The facts

The facts, insofar as relevant to the issue at stake, can be briefly summarised as follows: Katherine Lawrence and Raymond Shields were the owners of a bungalow in Suffolk which was about 800 metres away from a stadium used for speedway and motor car racing. Lawrence and Shields brought proceedings for an injunction and damages in nuisance as a result of noise from the track. The action was taken against the operators, David Coventry and Moto-Land UK Limited. Lawrence and Shield recovered damages of £20,000 and were awarded an injunction. Proceedings against the landlords were dismissed. The value of the nuisance, had there been no injunction, was £74,000 on the evidence.

The difficulty arose because the parties fought each other to a standstill, first in the High Court, where the damages and injunction were awarded, next in the Court of Appeal – where the original decision was reversed – and then finally in the Supreme Court, which reinstated the original decision (with some modifications). A second hearing in the Supreme Court determined the issue of the liability of the landlords for the nuisance.

The sting in the tail was this: the judge at first instance made an order, quite properly, that Coventry and Motoland pay 60% of Lawrence and Shield’s costs. Those costs were described as “eye catchingly large” and amounted to over £300,000 of which 60% is circa £180,000. Additionally, under the Access to Justice Act regime, Coventry and Motoland were liable to pay a success fee of circa £130,000 and an ATE premium of circa £183,000. Coventry and Motoland argued that payment of the additional sums for the success fee and ATE premium was contrary to their Article 6 or Article 1 First Protocol cases. Further costs were incurred in the Court of Appeal and then in the Supreme Court, adding to the costs burden. For completeness it should be said that the amount of costs incurred was not the subject of criticism, but rather an inevitable consequence of hard fought litigation over 11 days in Court followed by two appeals.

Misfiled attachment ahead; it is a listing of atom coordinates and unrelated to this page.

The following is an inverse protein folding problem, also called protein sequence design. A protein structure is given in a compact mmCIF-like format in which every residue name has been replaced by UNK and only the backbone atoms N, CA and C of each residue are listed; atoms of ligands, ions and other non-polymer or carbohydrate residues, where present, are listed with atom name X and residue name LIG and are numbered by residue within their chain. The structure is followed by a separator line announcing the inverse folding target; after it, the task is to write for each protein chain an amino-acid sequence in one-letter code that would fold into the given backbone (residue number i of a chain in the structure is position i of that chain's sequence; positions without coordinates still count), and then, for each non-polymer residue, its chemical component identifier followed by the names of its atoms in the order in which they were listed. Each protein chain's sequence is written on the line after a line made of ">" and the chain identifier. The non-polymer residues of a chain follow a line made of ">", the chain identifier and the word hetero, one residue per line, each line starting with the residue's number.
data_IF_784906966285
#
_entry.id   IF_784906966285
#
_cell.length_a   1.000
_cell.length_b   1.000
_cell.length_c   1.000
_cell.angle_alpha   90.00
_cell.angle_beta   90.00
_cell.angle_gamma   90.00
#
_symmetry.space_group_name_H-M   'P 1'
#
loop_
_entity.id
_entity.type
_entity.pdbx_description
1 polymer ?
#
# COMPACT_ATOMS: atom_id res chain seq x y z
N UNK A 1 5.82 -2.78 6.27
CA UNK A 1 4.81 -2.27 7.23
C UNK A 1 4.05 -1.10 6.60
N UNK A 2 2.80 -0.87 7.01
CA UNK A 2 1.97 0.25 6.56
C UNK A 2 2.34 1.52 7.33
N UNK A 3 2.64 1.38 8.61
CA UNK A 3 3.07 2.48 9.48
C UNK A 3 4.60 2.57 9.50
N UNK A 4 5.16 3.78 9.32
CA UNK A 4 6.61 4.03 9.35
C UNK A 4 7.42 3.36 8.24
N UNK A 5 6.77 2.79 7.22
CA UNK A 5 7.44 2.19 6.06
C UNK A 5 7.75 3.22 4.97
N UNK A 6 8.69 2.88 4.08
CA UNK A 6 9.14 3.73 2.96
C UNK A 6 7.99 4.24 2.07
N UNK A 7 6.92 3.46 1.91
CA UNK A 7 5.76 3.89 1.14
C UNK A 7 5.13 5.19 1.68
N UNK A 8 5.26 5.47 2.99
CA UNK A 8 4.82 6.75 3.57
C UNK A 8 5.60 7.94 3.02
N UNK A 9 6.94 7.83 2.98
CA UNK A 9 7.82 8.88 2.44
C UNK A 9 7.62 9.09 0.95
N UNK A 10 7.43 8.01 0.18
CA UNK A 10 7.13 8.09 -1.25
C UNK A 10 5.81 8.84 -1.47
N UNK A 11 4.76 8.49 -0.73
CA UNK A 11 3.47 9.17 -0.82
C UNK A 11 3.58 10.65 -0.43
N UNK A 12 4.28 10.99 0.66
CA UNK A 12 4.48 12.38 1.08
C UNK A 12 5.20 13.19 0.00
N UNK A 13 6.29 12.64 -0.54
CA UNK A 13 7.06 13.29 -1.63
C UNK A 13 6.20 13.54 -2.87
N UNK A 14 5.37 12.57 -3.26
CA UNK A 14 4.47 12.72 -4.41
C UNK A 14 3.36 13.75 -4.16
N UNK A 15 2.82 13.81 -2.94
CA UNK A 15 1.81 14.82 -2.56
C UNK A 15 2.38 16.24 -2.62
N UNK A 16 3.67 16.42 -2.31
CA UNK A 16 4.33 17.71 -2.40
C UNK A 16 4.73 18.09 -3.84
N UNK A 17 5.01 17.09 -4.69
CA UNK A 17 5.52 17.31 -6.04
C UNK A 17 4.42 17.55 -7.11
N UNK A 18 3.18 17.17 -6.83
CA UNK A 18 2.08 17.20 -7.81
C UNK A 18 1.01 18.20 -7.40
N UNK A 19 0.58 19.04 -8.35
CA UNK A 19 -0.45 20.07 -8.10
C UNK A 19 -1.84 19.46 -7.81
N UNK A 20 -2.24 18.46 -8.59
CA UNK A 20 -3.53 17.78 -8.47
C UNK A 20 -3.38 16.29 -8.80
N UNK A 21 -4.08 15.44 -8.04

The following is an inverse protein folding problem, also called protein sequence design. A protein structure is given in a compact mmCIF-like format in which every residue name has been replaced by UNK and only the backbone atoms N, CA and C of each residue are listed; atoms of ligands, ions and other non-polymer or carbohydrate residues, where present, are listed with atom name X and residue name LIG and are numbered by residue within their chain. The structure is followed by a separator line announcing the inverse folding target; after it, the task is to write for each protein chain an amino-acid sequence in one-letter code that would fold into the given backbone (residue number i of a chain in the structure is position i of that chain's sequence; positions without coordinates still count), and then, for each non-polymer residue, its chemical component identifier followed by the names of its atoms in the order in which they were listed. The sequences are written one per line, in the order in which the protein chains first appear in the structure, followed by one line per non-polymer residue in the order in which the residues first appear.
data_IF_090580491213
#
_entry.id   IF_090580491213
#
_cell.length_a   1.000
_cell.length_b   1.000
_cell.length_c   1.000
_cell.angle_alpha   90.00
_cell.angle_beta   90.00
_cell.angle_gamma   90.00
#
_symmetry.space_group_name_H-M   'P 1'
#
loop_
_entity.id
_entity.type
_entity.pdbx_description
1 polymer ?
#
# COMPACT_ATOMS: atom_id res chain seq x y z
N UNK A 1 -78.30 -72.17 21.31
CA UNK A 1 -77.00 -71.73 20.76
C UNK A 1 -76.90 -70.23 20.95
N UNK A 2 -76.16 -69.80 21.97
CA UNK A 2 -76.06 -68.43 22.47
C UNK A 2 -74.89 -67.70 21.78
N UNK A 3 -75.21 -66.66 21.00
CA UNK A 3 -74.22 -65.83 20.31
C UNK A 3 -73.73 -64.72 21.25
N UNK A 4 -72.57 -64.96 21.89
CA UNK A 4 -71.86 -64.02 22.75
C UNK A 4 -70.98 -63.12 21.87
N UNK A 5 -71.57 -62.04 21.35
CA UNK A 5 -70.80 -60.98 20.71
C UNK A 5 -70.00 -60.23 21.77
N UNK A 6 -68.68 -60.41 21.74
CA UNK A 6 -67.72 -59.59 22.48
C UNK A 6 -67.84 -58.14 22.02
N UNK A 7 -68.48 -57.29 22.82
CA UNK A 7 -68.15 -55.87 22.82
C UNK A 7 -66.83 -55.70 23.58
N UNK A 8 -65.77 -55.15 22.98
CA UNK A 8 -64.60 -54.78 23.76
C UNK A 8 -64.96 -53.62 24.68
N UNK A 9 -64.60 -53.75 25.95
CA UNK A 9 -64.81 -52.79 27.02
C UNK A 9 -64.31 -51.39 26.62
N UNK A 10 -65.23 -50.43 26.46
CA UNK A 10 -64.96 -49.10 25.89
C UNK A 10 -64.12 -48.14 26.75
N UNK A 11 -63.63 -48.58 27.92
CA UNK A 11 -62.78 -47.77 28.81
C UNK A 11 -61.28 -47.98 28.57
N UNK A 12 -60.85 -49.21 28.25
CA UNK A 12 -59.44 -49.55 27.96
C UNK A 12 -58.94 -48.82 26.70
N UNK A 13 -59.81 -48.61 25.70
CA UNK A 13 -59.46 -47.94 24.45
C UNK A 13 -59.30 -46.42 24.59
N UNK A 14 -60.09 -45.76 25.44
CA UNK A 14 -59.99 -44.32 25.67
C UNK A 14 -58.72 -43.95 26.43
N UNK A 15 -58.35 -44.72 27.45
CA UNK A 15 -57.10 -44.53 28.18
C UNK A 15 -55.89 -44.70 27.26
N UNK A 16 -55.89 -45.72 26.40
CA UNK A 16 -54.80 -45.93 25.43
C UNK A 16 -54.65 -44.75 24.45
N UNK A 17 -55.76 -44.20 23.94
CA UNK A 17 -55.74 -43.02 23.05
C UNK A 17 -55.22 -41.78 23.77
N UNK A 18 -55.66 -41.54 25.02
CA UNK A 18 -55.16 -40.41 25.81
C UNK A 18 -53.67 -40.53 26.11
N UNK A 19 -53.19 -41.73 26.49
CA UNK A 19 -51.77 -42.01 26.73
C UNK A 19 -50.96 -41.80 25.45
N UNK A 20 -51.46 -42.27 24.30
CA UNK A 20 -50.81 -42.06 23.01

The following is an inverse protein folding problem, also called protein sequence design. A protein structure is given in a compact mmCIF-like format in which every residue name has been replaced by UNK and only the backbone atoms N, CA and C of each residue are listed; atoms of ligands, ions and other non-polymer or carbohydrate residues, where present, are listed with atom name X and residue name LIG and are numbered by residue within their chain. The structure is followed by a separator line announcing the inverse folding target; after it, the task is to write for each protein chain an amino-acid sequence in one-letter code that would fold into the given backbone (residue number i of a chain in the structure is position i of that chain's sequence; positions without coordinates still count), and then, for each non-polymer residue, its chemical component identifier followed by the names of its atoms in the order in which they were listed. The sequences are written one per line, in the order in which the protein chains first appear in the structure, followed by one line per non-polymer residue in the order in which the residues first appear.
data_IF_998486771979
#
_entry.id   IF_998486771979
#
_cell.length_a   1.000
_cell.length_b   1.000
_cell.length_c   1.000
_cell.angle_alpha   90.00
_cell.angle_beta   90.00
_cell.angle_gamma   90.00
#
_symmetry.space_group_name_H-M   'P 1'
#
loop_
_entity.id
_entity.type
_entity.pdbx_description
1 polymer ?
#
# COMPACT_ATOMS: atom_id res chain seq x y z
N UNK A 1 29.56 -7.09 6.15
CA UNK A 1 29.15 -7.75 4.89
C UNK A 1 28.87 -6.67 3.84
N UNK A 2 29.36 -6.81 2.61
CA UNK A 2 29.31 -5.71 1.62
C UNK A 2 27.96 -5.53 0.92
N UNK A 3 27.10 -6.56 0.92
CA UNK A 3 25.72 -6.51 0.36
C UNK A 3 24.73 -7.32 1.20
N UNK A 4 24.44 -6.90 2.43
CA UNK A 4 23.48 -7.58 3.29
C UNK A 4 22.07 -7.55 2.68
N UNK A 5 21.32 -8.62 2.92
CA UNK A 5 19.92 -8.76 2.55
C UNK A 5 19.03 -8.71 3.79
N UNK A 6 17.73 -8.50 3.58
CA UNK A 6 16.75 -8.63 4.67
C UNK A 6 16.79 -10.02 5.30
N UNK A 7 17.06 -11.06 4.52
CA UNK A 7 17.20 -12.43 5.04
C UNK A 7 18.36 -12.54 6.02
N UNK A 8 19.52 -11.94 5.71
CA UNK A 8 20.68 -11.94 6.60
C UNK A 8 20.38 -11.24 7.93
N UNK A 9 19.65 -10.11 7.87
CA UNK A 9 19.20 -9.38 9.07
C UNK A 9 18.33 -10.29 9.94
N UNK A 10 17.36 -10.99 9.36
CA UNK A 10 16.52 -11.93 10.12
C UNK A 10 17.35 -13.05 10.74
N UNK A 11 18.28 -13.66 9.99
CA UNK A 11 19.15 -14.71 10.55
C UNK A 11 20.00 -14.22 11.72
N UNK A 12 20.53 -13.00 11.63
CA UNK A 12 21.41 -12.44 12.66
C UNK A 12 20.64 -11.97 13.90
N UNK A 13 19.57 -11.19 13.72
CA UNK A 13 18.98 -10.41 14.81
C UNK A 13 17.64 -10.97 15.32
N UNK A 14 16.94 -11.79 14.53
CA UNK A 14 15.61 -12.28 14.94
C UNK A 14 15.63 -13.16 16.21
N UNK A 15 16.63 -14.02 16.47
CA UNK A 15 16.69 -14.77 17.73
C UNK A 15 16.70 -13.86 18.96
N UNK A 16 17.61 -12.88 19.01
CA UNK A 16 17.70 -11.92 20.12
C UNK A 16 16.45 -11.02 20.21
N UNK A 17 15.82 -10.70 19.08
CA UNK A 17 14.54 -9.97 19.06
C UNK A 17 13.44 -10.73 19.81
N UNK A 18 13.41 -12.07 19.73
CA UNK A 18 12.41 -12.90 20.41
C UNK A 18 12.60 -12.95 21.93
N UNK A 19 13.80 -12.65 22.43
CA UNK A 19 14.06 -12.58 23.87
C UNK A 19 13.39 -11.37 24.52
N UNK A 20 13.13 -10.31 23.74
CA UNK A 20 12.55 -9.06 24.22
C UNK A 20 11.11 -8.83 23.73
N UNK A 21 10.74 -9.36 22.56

The Judgment

The Court decided, by a majority (Lord Clarke and Lady Hale dissenting) that the Access to Justice arrangements (and particularly the secondary legislation under which it operated) was compatible with the European Convention on Human Rights. Lawyers breathed a huge sigh of relief but, perhaps, not quite as large as the sigh from the government who had faced the potential £15bn bill.

Lords Neuberger and Dyson held that, by reference to the generality of cases, the Access to Justice arrangement was justified by the need to widen access to justice following withdrawal of legal aid, that it was made following wide consultation and fell within the broad area of discretionary judgment of legislature and rule makers. There was, it was said, no perfect solution to the problem of how best to enhance access to justice.